LET'S OPEN a long Facebook conversation in its entirety to examine it! Anyone attempting to seriously evaluate such "conversations" needs finely tuned philological instincts. As users frequently respond only to the two most recent posts, "conversations" dart this way and that like dialogue in the Theatre of the Absurd: trivial and witty comments, sublime and offensive remarks - all frequently appear in quick succession, seemingly without any logical connection to one another. This medium is without memory, it keeps bubbling away and seems more like a patient with Alzheimer's who repeats himself over and over.
Yet, among the many branches of this "conversation", we keep stumbling across exchanges that show a coherent thread of conversation. That is because Facebook notifies its users as soon as someone has responded to their posting or comment. When they respond, their reply is integrated into the appropriate branch of the conversation thread. A type of locally open e-mail exchange ensues that may last a couple of hours or days at the most.
As a matter of course, these sudden encounters between strangers as arranged by Facebook - without smiles, handshakes or a joint dinner - do not always take place under a lucky star. As a result, something frequently found at this level of a conversation thread are heated exchanges between opponents who have repeatedly clashed before and simply cannot understand their counterpart's mulishness. Each of them simply wanted to nail their personal opinion to the message board and walk away, but instead they meet someone else wanting to do the same with his - opposing - opinion. Haven't they each made themselves clear enough?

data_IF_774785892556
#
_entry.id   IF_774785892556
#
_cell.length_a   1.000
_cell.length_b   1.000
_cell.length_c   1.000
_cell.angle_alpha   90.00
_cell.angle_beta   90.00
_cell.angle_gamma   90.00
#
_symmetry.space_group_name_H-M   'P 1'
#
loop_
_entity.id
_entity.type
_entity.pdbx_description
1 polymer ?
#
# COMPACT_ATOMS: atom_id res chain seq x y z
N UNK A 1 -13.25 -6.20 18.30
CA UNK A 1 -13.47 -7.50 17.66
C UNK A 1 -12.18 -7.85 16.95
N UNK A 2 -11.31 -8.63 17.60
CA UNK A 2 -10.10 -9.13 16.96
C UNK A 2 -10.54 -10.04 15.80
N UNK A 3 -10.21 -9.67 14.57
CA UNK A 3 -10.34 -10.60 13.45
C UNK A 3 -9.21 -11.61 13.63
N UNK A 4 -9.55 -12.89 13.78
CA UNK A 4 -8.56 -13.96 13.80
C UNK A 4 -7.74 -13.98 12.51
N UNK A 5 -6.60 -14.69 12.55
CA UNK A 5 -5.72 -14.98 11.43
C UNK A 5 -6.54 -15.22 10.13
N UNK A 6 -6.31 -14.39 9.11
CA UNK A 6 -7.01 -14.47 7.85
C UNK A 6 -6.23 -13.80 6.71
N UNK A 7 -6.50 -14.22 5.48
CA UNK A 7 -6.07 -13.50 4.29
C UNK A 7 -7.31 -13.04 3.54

One strong ego locks horns with another equally strong ego in a setting largely unfettered by social conventions. For all intents and purposes, such a situation is almost laughable and more of a funny intermezzo - with a snag though: those involved don't see through the simple set-up of this digital arena and are dead serious about it all. If you take a sober look at the storm fronts clouding this type of Facebook "conversation" you'll find that you're witnessing the emergence of the enraged citizen from the suds of digital small talk.
Users at the top level of the conversation don't get to notice much of these quarrels. Discussions like these ensue as a consequence of Facebook's notification system which links all responses at a sub-commentary level that never makes it to a conversation's top level. If they were to give it some thought, the realisation that they're fighting a lonely fight most of the time would come as a bit of a shock to the squabblers. In general, everybody believing they are showing off to the public - ie a group of about 1,000 members - in an educational discussion is fooling themselves.
WE HAVE TO KEEP CHANGING OUR PERSPECTIVE CONSTANTLY in order to examine how Facebook affects its users! Normal users may not have that much to do with the cockfights going on in the nether regions of sub-commentary. Normal users are sitting in a...